After inscribing his Satires, not perhaps without the hopes of preferment and honours, to such names as the Duke of Dorset, Mr. Dodington, Mr. Spencer Compton, Lady Elizabeth Germaine, and Sir Robert W.alpole, he returns to plain panegyric. In 1726 he addressed a poem to Sir Robert Walpole, of which the title sufficiently explains the intention. If Young must be acknowledged a ready celebrator, he did not endeavour, or did not choose, to be a lasting one. The <f Instalment" is among the pieces he did not admit into the number of his excusable writings. Yet it contains a couplet which pretends to pant after' the power of bestowing immortality:
. . Oh! how I long, enkindled by the theme, In deep eternity to launch thy name!
The bounty of the former reign seems to have been continued, possibly increased, in this. Whatever it might have been, the poet thought he deserved it; for he was not ashamed to acknowledge what, without his acknowledgment, would now perhaps never have been known:
My breast, O Walpole, glows with grateful fire.
VOL. XI. x . v If the purity of modern patriotism will term Young a pensioner, it must at least be confessed he was a grateful one.
The reign of the new monarch was ushered in by Young., with " Ocean, an Ode." The hint of it was taken from the royal speech, which recommended the increase and the encouragement of the seamen; that they might be " invited, rather than "compelled by force and violence, to enter into "the service of their country a plan which humanity must lament that policy has not even yet been able, or willing, to carry into execution. Prefixed to the original publication were an "Ode to "the King, Pater Patriae," and an "Essay on "Lyric poetry." It is but justice to confess, that he preserved neither of them; and that the ode itself, which in the first edition, and in the last,' consists of seventy-three stanzas, in the author's own edition is reduced to forty-nine. Among the omitted passages is a " Wish," that concluded the poem, which few would have suspected Young of forming; and of which few, after having formed it, would confess something like their shame by suppression.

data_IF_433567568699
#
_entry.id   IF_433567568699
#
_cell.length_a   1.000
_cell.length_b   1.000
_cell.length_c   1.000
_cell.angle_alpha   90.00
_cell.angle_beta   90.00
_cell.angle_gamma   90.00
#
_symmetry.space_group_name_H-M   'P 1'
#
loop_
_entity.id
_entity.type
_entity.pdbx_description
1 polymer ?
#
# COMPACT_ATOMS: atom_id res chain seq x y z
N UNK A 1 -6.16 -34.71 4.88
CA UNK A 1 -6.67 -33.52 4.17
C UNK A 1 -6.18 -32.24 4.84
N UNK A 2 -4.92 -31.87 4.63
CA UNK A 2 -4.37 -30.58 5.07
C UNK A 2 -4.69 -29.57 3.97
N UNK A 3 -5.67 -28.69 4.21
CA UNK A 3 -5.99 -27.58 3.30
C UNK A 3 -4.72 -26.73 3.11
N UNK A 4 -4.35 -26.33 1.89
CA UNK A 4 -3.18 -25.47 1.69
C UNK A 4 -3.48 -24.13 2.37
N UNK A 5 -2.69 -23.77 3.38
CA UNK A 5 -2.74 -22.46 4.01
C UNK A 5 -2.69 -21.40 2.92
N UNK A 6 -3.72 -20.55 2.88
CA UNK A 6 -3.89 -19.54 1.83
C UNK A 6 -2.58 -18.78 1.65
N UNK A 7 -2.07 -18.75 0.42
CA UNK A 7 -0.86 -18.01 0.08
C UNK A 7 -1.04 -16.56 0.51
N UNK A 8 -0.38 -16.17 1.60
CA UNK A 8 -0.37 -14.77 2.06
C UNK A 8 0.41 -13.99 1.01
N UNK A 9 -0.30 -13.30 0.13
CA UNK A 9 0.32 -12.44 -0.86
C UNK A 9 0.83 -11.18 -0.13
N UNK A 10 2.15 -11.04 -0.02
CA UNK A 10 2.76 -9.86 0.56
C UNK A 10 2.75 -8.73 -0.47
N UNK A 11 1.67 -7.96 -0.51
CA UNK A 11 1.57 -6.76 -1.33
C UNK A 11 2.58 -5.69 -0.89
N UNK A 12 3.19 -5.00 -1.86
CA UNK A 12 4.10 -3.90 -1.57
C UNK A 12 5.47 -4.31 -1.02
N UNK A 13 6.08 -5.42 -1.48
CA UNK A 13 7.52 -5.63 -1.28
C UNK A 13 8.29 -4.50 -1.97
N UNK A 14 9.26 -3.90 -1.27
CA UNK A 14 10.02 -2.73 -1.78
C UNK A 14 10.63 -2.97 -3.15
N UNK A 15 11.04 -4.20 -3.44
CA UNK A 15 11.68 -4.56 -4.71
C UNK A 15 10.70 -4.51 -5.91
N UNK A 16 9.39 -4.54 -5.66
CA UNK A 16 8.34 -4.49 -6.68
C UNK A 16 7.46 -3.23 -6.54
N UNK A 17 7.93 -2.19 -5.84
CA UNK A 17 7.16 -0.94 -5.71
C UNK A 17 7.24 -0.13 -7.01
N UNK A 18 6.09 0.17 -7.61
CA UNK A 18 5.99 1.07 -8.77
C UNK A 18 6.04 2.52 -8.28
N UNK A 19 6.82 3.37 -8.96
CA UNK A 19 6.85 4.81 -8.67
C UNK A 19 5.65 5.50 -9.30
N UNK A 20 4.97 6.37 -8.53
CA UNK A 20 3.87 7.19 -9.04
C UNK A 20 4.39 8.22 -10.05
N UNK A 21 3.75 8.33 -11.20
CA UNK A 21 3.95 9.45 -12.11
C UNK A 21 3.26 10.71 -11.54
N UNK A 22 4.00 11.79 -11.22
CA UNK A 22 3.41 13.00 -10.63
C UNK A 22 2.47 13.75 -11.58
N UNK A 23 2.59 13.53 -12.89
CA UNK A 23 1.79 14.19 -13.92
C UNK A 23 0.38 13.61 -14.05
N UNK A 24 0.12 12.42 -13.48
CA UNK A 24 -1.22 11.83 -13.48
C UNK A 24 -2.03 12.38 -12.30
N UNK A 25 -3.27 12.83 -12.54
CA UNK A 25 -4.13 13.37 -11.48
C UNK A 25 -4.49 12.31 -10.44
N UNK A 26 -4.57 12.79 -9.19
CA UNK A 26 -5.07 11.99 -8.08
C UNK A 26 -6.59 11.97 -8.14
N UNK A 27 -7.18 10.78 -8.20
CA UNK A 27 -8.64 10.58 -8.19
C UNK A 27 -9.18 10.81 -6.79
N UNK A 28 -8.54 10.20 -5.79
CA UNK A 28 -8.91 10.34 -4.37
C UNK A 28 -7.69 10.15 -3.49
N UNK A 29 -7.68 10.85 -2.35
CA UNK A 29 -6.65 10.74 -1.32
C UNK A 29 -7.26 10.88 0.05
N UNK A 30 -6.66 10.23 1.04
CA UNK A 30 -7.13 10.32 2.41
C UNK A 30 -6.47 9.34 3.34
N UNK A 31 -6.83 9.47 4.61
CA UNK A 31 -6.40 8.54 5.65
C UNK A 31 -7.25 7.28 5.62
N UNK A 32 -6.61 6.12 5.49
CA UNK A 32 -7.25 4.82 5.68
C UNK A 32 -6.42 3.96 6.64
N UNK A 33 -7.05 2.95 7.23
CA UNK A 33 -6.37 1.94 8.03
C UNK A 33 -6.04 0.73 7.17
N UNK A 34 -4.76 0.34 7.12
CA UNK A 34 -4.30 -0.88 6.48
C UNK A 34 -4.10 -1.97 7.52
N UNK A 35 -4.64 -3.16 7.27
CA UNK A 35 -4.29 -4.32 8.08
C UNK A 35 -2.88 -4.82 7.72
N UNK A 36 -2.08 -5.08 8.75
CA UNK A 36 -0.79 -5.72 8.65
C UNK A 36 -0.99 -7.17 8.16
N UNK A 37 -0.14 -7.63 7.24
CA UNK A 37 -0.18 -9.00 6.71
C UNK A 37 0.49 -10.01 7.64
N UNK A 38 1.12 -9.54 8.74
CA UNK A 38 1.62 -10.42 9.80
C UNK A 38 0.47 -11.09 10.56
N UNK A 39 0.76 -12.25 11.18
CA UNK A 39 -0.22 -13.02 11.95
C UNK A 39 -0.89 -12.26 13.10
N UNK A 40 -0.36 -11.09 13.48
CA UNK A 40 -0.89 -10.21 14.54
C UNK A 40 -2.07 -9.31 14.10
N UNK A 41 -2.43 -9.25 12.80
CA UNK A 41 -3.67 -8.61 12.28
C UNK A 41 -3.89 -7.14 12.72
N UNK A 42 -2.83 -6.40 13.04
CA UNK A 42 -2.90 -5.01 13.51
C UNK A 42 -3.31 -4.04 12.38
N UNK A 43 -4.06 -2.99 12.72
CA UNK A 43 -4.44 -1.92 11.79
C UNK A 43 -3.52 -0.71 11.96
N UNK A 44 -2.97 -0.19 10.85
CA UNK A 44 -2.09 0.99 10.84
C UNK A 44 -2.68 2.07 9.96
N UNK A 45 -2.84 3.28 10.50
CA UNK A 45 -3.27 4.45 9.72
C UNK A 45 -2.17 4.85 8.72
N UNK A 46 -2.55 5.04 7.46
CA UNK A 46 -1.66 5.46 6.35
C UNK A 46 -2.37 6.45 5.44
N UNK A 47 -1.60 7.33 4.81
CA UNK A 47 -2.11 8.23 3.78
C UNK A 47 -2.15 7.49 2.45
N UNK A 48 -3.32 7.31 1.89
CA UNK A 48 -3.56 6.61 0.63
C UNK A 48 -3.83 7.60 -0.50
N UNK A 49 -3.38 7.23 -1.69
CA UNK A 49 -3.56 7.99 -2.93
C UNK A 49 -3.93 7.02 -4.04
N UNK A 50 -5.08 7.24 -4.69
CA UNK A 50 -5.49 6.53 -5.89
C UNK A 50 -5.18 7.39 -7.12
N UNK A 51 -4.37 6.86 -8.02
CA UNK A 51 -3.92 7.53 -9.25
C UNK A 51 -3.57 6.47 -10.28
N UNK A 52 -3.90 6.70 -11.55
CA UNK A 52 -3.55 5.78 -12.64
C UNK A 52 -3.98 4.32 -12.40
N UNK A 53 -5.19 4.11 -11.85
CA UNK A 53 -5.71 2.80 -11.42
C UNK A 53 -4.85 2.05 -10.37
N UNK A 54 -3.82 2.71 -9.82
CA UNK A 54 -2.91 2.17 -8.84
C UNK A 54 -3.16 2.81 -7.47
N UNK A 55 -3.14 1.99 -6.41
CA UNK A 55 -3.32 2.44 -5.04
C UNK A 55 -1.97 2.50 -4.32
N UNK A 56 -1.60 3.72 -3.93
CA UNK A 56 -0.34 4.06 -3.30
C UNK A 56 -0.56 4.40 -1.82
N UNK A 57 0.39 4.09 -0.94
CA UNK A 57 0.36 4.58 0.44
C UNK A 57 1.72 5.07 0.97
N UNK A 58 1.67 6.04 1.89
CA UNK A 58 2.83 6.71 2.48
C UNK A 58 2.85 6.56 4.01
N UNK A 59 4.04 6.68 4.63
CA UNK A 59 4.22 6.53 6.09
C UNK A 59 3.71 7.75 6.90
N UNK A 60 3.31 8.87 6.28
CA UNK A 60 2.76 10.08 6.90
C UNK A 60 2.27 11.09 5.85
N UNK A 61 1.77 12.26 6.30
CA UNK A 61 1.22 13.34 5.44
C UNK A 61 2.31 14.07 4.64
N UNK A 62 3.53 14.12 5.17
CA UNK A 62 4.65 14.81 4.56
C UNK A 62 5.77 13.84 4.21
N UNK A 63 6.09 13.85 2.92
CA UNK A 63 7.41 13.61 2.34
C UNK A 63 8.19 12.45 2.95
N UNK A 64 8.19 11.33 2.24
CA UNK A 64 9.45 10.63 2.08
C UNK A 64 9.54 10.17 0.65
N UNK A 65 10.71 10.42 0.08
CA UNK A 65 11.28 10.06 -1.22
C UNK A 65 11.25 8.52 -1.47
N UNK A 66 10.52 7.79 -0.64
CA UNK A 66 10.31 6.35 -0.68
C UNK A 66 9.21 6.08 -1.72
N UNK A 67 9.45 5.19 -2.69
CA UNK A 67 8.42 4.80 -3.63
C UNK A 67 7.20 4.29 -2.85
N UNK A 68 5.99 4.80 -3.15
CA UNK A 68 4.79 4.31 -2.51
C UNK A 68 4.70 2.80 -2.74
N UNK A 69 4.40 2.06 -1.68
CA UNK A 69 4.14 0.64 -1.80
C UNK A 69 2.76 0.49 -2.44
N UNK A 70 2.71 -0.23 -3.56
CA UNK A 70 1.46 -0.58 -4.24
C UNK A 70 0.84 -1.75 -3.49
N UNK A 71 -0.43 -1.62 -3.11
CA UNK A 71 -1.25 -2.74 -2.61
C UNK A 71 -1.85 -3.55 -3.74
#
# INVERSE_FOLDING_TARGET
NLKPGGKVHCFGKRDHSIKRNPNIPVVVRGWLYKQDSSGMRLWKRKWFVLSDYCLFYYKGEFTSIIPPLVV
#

It stood originally so high in the author's opinion, that he entitled the poem, "Ocean, an Ode. "Concluding with a Wish." This wish consists of thirteen stanzas. The first runs thus: O may I steal Along the vale Of humble life, secure from foes! My friend sincere, My judgment clear, And gentle business my repose!
The three last stanzas are not more remarkable for just rhymes: but altogether they will make rather a curious page in the life of Young:
And golden dreams,
Have what I have,
And live, not leave,
My hours my own 1
My faults unknown!
Then leave one beam
Of honest fame!
Unhurt my urn
Till that great Turn
Time cease to glide,
With human pride,
It is whimsical that he, who was soon to bid adieu to rhyme, should fix upon a measure in which rhyme abounds even to satiety. Of this he said, in his " Essay on Lyric Poetry," prefixed to the poem—" For the more harmony likewise I chose the "frequent return of rhyme, which laid me under "great difficulties. But difficulties overcome, « give grace and pleasure. Nor can I account for "the pleasure of rhyme in general (of which the "moderns are too fond) but from this truth." Yet the moderns surely deserve not much censure for